CAD to GIS with EV8 or theEngine
A logical and efficient way to build GIS from any CAD/DXF.
Unravel the Mess in 20 Seconds
This is a typical Microstation CAD 'fc1' drawing containing 19 layers of forestry data, including forest cover, property lines, roads, rivers, annotation or linkage text and many other items. In this example, the objective is to prepare attributed forest cover polygon, and polyline themes. But this could be any typical CAD data, parcels, pipelines, contours, etc.
The close up shows the polylines of various layers, and of course they are mixed in with one another, but are normally classified into appropriate layers. The first 'engine' job is to unravel these, and set them into a logical GIS structure.
AutoExtract CAD Data Logically
With EV8 or theEngine simply run 'AutoExtractCAD/Themes'. This function automatically creates an individual shapefile for each layer classification, or any field classification, or even legend classification. It will also automatically name each file, based on this class selection. In this case we get 19 files, made in a total of about 20 seconds. If you open a shapefile table you will see only the data that existed in one particular layer. One or two of these files will contain the text annotation as a field in a polyline shapefile. The shapefiles will be 2D or 3D depending on the geometry of the CAD drawing. Shown below are close ups of a few of these layers turned on. These can now be manipulated to suit the objective.
Turn on the forest cover polyline shapefile. In this case, it is actually a file made by merging three of the layer shapefiles into one by a batch file merge function in EV8 or theEngine. There were lines divided amongst 3 layers in the CAD (which of course yielded the three shapefiles).
Get a feel for the data by investigating the structure with some of EV8 or theEngine tools designed for that purpose. Then run one of the 'clean and build' functions in EV8 or theEngine, setting gap jump and/or extend tolerances. In this example, there were 4,200 lines segments. The result is a 1,100 record polygon shapefile, which has area, and length written automatically into the attribute table.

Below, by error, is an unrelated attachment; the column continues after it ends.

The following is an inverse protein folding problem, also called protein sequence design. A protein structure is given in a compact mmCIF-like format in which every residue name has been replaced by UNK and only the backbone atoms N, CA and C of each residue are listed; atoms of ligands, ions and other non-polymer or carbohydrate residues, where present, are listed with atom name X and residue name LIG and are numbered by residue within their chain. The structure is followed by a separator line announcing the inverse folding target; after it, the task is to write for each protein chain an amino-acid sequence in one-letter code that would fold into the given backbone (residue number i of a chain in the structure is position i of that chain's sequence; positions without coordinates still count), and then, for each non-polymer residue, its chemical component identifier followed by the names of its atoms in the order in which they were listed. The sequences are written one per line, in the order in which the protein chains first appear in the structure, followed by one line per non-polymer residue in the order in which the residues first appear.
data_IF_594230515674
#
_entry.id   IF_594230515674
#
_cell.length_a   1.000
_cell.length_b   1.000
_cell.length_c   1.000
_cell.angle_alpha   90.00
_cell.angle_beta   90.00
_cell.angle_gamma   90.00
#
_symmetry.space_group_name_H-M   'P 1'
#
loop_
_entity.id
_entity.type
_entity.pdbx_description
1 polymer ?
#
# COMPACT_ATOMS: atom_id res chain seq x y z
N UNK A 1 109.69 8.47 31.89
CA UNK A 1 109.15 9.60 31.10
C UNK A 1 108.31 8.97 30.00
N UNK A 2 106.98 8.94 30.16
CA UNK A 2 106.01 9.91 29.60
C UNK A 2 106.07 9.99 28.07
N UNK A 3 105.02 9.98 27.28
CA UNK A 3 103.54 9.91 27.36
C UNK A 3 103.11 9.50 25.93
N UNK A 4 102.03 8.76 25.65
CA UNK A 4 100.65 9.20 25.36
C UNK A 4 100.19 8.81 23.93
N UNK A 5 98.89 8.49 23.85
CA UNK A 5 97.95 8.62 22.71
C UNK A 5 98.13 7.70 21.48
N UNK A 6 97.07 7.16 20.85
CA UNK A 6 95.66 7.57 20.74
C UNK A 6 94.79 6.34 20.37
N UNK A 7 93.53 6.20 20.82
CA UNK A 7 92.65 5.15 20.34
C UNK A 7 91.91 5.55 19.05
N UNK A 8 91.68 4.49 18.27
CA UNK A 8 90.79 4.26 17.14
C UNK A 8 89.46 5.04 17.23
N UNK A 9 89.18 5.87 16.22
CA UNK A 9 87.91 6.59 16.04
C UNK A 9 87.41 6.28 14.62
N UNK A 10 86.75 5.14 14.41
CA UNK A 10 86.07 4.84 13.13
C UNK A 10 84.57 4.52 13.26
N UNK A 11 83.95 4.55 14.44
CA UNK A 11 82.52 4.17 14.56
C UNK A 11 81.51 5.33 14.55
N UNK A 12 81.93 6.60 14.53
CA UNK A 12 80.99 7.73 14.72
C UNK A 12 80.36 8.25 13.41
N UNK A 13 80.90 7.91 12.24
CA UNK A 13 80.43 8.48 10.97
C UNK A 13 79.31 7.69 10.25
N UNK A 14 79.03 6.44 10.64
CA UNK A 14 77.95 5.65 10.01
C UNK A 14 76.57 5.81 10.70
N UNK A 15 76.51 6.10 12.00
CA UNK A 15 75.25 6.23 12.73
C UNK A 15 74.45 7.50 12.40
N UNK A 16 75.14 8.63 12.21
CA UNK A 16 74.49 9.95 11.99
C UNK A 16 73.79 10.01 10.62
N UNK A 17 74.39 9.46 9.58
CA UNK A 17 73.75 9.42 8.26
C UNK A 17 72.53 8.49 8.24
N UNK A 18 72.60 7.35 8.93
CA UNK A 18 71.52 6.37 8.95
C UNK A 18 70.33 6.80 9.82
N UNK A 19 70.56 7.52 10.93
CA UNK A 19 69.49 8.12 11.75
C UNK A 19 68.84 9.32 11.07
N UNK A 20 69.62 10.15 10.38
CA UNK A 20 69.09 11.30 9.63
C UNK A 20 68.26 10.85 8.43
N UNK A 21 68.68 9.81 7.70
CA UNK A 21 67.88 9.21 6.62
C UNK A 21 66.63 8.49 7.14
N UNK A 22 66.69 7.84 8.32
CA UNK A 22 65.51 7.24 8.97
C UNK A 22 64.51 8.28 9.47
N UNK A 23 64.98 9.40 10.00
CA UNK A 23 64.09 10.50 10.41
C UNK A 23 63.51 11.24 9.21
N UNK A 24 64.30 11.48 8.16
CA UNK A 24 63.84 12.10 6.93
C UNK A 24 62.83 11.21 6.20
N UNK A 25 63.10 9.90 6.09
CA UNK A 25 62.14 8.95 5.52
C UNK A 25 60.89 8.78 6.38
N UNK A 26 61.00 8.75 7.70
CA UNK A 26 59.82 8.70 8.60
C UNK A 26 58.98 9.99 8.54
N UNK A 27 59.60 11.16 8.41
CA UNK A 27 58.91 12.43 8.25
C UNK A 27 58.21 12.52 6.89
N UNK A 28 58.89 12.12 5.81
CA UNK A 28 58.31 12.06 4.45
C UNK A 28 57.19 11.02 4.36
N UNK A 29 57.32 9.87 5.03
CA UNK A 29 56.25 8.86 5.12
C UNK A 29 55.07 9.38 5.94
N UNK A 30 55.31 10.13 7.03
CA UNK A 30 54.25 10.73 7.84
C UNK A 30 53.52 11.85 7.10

Point-in-Poly taken to its Logical Conclusion..Anything-to-Anything.
What remains to do is to write the appropriate annotation text and linkage numbers from the CAD to this database. To do that simply make this file and the appropriate polyline file (which contains the text or number layer) active, and run the 'Connect Attributes' function in EV8 or theEngine. This will automatically create the fields and populate them according to a spatial pattern you select. This is the 'point-in-poly' idea taken to its logical conclusion... point-in-poly, line-in-poly, poly-in-poly, line-to-line, point-to-point, distance between features, or all other possible pattern or selection combinations. This function can be run repeatedly using various combinations. It works on any 'attributed' theme type to any other theme type, and is automatic.
Here we build the rivers. In this case these were fractured, so they were 'cleaned and built', and re-noded using functions in EV8 or theEngine available for polyline building. And as for the polygons, you can attach attributes using the 'Connect Attributes' function from any of the text layer files, or from any file for that matter.
When EV8 or theEngine creates polygons or polylines from fractured data it also makes nodes at the intersections of any line segments. These can be archived into a shapefile with the XY location recorded as an attributes in the table. You can also re-node. Re-node is where only two lines exist at a point, they are re-built into one, and the node is removed. Nodes at the polygon intersections of the forest cover polygons are shown below. In the case of polygons, 'clean and build' also makes polylines which form the borders of the polygons, removing any overshoots or dangles. It is these that can be re-noded.
TIN using the CAD Data
With this CAD came a set of contour lines. You can use these to make a TIN. First use either EV8 or theEngine or tinShapeZ to explode the contour lines to a 3D pointZ shapefile as shown.
Legend for Colour
And then run EV8 or tinShapeZ to make a TIN in shapefile format.
Use EV8 or tinShapeZ to create a new shapefile in a 3D orientation. Note that the solar angle setting of you original shapefile is carried through to the new 3D view. This view is of a small section of the first file.